Clara C. Frye (1872-1936)

A nurse, Frye moved to Tampa in 1901, opened a hospital for black patients in her home in 1908, using her dining room table as the operating table, and moved the hospital to a building of its own in 1923. The city purchased it five years later. Today the ninth floor wing of Tampa General Hospital is named for her.

Vicente Martinez-Ybor (1818-1896)

In 1886, Martinez-Ybor led the embattled cigar industry to Tampa, bringing Cuban and Spanish workers with it. Tampa's cigar-producing Latin Quarter soon became known as Ybor City, and Martinez-Ybor founded companies for gas, paving and fire insurance. He built houses and sold them to workers at reasonable prices, brought in doctors and turned a factory over to workers for use as a theater. He invested in the streetcar line and his businesses led to improvements at the port. Every business in Tampa closed for his funeral.

James McKay Sr. (1808-1876)

This Scot moved here in 1846, building a downtown courthouse, the First Baptist Church, the Florida House Hotel and a sawmill. A mayor, county commissioner and county treasurer, McKay founded a shipping company that connected Tampa to other U.S. ports and Cuba, where he sold the cattle from Hillsborough ranches.

Henry B. Plant (1819-1899)

Plant brought the railroad to Tampa, opening northern markets for the city's produce and bringing in tourists. When he opened the Tampa Bay Hotel, now the University of Tampa, in 1891, it attracted dignitaries from all over the world.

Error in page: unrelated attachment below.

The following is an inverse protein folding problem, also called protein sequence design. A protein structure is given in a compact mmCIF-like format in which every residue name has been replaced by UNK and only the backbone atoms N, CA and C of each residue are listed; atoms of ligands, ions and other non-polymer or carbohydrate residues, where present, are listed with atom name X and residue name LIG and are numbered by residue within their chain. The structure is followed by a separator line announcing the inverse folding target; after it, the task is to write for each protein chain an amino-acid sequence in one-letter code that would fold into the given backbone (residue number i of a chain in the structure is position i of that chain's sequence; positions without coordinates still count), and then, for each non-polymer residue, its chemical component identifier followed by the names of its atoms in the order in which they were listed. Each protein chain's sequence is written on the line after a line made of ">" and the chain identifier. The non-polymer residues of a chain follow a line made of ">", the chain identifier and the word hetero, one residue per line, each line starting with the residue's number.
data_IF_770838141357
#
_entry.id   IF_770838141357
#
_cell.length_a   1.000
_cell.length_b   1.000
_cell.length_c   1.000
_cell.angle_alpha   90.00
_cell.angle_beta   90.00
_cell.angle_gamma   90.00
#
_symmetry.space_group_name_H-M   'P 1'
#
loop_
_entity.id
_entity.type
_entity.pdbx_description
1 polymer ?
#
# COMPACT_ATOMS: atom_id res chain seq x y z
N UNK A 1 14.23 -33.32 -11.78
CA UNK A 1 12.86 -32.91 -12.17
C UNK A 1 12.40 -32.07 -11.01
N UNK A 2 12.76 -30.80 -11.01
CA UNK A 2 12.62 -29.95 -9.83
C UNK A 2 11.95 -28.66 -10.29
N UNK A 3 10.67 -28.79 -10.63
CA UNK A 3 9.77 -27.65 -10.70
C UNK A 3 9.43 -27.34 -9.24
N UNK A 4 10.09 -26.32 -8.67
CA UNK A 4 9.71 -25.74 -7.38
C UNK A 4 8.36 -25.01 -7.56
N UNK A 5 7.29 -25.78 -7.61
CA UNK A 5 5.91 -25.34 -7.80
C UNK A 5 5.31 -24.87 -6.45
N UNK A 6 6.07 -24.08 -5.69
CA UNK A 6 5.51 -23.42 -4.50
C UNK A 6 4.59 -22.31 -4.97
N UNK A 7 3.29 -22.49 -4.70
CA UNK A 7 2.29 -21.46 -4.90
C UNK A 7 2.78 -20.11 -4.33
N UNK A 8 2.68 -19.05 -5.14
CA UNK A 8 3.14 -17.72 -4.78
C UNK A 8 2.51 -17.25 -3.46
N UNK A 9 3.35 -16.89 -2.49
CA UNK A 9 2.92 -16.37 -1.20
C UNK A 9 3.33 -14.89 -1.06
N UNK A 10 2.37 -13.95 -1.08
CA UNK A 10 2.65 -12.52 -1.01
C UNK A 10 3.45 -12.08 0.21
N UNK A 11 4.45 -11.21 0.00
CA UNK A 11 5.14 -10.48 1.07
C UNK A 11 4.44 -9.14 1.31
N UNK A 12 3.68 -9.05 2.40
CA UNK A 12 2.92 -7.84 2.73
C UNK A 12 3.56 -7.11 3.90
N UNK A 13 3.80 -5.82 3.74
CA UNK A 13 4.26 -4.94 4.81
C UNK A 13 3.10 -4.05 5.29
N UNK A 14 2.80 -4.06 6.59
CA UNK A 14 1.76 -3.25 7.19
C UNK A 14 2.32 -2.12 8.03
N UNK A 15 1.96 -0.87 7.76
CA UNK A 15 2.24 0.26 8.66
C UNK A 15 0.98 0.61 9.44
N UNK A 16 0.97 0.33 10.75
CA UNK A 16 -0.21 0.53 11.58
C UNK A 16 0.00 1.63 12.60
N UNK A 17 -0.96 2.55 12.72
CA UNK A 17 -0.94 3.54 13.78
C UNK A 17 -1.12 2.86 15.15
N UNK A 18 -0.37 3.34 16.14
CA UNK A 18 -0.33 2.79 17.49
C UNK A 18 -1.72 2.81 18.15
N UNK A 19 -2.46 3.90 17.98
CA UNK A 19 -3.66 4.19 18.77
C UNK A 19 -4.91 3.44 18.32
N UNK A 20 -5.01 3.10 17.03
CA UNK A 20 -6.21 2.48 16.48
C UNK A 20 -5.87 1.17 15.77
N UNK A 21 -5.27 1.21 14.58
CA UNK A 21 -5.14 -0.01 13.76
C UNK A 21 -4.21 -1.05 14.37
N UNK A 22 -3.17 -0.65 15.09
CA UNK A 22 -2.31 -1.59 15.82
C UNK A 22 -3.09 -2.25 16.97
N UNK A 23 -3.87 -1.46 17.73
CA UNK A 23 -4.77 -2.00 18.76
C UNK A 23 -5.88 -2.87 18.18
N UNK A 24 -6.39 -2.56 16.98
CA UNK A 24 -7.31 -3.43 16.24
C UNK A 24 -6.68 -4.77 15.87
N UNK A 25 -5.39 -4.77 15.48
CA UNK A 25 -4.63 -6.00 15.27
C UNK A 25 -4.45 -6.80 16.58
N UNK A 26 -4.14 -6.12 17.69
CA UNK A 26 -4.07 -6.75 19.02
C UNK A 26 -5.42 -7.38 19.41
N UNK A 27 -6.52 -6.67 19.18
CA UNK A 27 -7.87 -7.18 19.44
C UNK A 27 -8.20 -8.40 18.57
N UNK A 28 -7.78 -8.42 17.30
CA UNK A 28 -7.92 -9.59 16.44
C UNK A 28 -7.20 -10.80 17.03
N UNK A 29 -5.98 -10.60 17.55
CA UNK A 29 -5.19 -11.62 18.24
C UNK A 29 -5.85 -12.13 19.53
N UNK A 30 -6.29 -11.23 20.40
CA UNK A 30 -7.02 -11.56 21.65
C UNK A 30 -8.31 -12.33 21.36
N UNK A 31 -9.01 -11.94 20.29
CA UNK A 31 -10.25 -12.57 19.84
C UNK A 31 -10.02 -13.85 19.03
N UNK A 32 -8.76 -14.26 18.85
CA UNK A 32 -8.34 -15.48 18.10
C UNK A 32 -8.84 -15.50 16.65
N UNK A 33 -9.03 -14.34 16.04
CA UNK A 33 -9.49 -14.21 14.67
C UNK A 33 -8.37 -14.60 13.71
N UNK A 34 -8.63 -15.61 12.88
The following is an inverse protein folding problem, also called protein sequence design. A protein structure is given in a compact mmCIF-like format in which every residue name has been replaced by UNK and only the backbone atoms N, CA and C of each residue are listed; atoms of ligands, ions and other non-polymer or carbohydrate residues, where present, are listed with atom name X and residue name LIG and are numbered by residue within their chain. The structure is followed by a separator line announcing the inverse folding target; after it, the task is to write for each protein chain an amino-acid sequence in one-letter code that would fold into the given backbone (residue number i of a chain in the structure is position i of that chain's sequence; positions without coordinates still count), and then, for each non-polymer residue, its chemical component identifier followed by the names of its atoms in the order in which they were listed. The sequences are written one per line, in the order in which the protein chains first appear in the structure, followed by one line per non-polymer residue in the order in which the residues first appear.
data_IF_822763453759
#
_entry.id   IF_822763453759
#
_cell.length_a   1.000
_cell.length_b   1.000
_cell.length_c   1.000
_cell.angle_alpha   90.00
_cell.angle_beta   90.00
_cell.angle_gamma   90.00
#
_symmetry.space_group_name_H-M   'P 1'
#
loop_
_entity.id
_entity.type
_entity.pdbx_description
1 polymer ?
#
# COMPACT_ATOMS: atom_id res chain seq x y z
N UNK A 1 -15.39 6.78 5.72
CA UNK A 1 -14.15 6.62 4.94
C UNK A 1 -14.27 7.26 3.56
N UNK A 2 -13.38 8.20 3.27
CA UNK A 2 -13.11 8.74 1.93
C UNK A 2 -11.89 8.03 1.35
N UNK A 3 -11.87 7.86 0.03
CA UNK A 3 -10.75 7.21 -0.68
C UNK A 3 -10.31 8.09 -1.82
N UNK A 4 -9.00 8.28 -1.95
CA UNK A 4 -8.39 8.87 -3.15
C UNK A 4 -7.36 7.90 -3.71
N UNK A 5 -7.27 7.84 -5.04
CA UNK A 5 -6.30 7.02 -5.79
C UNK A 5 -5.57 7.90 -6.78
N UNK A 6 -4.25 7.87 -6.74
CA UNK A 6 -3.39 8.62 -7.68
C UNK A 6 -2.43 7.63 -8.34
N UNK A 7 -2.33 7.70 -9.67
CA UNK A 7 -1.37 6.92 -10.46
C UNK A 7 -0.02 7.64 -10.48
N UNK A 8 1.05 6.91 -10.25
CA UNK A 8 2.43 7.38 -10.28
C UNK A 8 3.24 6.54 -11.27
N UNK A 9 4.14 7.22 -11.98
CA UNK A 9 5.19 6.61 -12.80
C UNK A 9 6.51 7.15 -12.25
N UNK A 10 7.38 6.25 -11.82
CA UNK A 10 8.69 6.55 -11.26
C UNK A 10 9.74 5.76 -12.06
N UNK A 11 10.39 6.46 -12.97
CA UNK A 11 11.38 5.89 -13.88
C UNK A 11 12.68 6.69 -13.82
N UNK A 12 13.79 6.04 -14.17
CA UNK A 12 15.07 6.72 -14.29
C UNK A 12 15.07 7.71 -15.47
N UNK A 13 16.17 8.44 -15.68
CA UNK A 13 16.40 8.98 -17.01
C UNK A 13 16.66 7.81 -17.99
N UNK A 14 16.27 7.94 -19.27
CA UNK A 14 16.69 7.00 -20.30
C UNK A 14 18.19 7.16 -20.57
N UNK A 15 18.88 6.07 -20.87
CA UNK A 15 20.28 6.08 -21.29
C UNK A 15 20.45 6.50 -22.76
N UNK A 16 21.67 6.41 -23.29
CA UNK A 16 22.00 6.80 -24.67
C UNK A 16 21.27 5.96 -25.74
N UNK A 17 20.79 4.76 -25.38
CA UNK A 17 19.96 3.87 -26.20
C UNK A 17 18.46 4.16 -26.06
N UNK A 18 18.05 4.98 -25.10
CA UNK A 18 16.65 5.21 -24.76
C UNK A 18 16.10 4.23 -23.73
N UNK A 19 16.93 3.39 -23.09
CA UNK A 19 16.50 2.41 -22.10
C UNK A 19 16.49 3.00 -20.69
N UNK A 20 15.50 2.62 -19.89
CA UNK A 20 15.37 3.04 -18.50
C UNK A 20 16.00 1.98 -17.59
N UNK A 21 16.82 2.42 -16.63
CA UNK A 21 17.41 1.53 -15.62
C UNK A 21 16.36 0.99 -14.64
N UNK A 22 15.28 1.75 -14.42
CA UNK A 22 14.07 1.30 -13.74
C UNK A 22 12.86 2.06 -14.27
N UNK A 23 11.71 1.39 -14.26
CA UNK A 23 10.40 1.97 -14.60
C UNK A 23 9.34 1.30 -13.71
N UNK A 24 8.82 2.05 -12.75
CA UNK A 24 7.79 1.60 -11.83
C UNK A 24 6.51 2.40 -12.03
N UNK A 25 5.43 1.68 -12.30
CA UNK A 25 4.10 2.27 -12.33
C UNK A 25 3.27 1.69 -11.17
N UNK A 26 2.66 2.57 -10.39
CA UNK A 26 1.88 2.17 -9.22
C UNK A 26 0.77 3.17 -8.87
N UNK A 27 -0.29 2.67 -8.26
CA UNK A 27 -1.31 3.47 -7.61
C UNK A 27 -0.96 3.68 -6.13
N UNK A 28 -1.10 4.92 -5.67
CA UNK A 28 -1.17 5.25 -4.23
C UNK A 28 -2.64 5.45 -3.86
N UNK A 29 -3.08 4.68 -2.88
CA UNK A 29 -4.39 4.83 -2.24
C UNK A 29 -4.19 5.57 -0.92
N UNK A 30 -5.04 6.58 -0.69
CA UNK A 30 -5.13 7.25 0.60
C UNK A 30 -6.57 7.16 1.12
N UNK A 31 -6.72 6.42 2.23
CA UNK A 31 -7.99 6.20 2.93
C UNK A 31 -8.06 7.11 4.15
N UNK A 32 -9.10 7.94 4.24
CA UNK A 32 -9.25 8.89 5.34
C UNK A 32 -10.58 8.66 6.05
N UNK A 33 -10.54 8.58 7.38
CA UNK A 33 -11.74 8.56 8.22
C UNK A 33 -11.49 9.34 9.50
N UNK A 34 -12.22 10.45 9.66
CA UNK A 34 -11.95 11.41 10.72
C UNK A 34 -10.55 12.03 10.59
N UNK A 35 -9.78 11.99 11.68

Six Tampa trailblazers

The Mound Builders

Arriving on the peninsula about 12,000 years ago, Florida's first people lived here until the early 1700s, when they were decimated by European diseases, war and slaving raids. A small group, the Mocoso, lived along the bay where downtown Tampa now stands. The Tocobaga and Pohoy also lived along the bay. All built up large mounds, either for ceremonies or where they discarded shells. Fort Brooke rose where one especially tall mound stood.

Eleanor McWilliams Chamberlain (1858-1934)

A year after moving to Tampa in 1883, she began speaking on women's rights. Within 10 years, she organized a suffrage society that led efforts statewide. She later worked on "Mother's Pensions," an early form of Social Security for widows, and on charity, especially for African-Americans.

Clara C. Frye (1872-1936)

A nurse, Frye moved to Tampa in 1901, opened a hospital for black patients in her home in 1908, using her dining room table as the operating table, and moved the hospital to a building of its own in 1923. The city purchased it five years later. Today the ninth-floor wing of Tampa General Hospital is named for her.

Vicente Martinez-Ybor (1818-1896)

In 1886, Martinez-Ybor led the embattled cigar industry to Tampa, bringing Cuban and Spanish workers with it. Tampa's cigar-producing Latin Quarter soon became known as Ybor City, and Martinez-Ybor founded companies for gas, paving and fire insurance. He built houses and sold them to workers at reasonable prices, brought in doctors and turned a factory over to workers for use as a theater. He invested in the streetcar line and his businesses led to improvements at the port. Every business in Tampa closed for his funeral.

James McKay Sr. (1808-1876)

This Scot moved here in 1846, building a downtown courthouse, the First Baptist Church, the Florida House Hotel and a sawmill. A mayor, county commissioner and county treasurer, McKay founded a shipping company that connected Tampa to other U.S. ports and Cuba, where he sold the cattle from Hillsborough ranches.

Henry B. Plant (1819-1899)

Plant brought the railroad to Tampa, opening northern markets for the city's produce and bringing in tourists. When he opened the Tampa Bay Hotel, now the University of Tampa, in 1891, it attracted dignitaries from all over the world.

Tampa Riverwalk to honor six local trailblazers 03/06/12 [Last modified: Wednesday, March 7, 2012 12:24am]